Whey is the natural by product of straining dairy. It’s what you get if you make cheese or Greek yogurt. So what can you do with leftover whey? Well, don’t just pour it down the drain! There’s loads of different ways to use up whey.
All About Leftover Whey
Whey is essentially water, lactose and whey proteins. The flavour and sourness varies depending on the type of cheese/yogurt you made.
- Sour whey comes from cheese made using citric acid or vinegar. It has a high acidity, high lactose and will not continue to ferment as it ages.
- Sweet whey is made from cultured dairy. It will taste sweet for the first 3 hours after draining. After that it will become more acidic as the lactose is consumed by the lactobacteria. Storing sweet whey in the fridge will help slow the acidification, but only for a short time. Sweet whey is probiotic and lower in lactose.
Here are some of my favourite ways to use up extra whey.
1. Hot chocolate
Fresh sweet whey from cheesemaking is actually very sweet. I like to drink it straight or turn it into something yummy like hot chocolate, chai tea latte or ovaltine. Fresh whey is really only sweet for the first few hours, so take a break from cleaning the kitchen and enjoy a hot beverage while your cheese finishes draining.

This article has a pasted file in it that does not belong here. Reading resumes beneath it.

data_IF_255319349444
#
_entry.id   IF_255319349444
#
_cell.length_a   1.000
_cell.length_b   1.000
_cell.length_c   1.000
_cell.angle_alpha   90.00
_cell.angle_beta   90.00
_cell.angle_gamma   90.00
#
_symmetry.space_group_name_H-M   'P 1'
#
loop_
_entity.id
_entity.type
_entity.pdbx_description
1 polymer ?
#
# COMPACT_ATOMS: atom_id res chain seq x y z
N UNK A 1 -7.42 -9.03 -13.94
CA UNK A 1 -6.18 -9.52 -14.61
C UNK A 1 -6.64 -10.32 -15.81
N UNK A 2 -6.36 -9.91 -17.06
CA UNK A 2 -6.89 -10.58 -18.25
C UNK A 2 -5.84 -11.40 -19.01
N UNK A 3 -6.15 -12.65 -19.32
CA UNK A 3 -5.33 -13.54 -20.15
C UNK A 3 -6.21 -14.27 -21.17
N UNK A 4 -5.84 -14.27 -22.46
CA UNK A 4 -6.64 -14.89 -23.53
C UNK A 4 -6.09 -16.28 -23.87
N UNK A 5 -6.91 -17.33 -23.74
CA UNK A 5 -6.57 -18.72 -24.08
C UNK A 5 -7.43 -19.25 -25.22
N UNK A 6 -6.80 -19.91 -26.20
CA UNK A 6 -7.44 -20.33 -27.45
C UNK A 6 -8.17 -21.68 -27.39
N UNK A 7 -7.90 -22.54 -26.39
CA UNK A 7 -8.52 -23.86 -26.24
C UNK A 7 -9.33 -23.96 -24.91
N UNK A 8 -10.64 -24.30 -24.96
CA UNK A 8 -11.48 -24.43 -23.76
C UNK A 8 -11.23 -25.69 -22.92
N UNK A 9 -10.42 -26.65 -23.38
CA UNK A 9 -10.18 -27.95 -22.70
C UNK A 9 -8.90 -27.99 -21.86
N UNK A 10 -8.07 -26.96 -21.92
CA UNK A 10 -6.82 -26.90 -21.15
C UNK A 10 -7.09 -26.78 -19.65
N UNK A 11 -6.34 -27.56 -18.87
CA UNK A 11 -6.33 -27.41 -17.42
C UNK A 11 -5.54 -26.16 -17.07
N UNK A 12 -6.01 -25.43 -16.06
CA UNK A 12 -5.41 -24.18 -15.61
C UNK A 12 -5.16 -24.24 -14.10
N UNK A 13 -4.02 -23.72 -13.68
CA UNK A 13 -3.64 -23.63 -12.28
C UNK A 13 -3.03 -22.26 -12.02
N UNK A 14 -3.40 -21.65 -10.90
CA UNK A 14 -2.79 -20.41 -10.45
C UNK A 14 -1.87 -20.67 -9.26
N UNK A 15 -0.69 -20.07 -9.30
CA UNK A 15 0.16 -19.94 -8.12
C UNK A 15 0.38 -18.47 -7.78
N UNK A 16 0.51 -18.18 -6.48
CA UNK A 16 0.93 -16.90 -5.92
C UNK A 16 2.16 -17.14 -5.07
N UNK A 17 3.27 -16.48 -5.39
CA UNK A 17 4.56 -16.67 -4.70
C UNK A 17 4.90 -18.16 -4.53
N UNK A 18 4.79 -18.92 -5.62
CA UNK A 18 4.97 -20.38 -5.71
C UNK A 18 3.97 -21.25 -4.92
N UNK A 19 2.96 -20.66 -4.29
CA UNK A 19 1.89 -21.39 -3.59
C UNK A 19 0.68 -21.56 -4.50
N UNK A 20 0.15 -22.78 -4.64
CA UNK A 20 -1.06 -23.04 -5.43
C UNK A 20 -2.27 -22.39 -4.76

Sweet whey is full of lactobacteria. It is perfect for fermenting all sorts of things. Most grains, legumes, nuts and vegetables can use sweet whey as a starter. This won’t work for acid whey because it doesn’t have the bacterial culture.
3. Soups and Stews
One of the best ways to use up leftover whey is as a base for soup. Replace the broth or water in a recipe with whey at a 1:1 ratio. It adds a richness and tanginess that really brings out the flavours of the other ingredients.
Here are a few recipes that were designed to use up leftover whey:
Leftover whey is perfect for any recipe that calls for buttermilk. It’s not as thick as buttermilk, but it certainly works to balance the acids in the batter.
Here are a few baked goods that are perfect for whey:
You can also use whey instead of water in any quick-rise yeasted bread recipe. It will add a delicious sourdough-like flavour to the bread.
5. Smoothies and popsicles
6. Cheese Sauce
8. Whey Cheeses
There are a number of cheeses that can be made from fresh sweet whey. However, unless you are making enormous amounts of whey, you will never have enough to make gjetost. Alternatively whey ricotta can be made from only a few cups of sweet whey.
9. Uses around the house
If you’ve used whey for all sorts of edible things, and you still have tons of it sitting around, you could use it to:
- Water your acid loving plants (in particular, rhododendrons and blue berries)
- Presoak beans and grains to soften them before cooking
- Feed it to your dogs / pigs / chickens
- Whey bubble bath: Add a gallon of whey when you fill your tub and it will bubble up! The probiotics in sweet whey is great for your skin.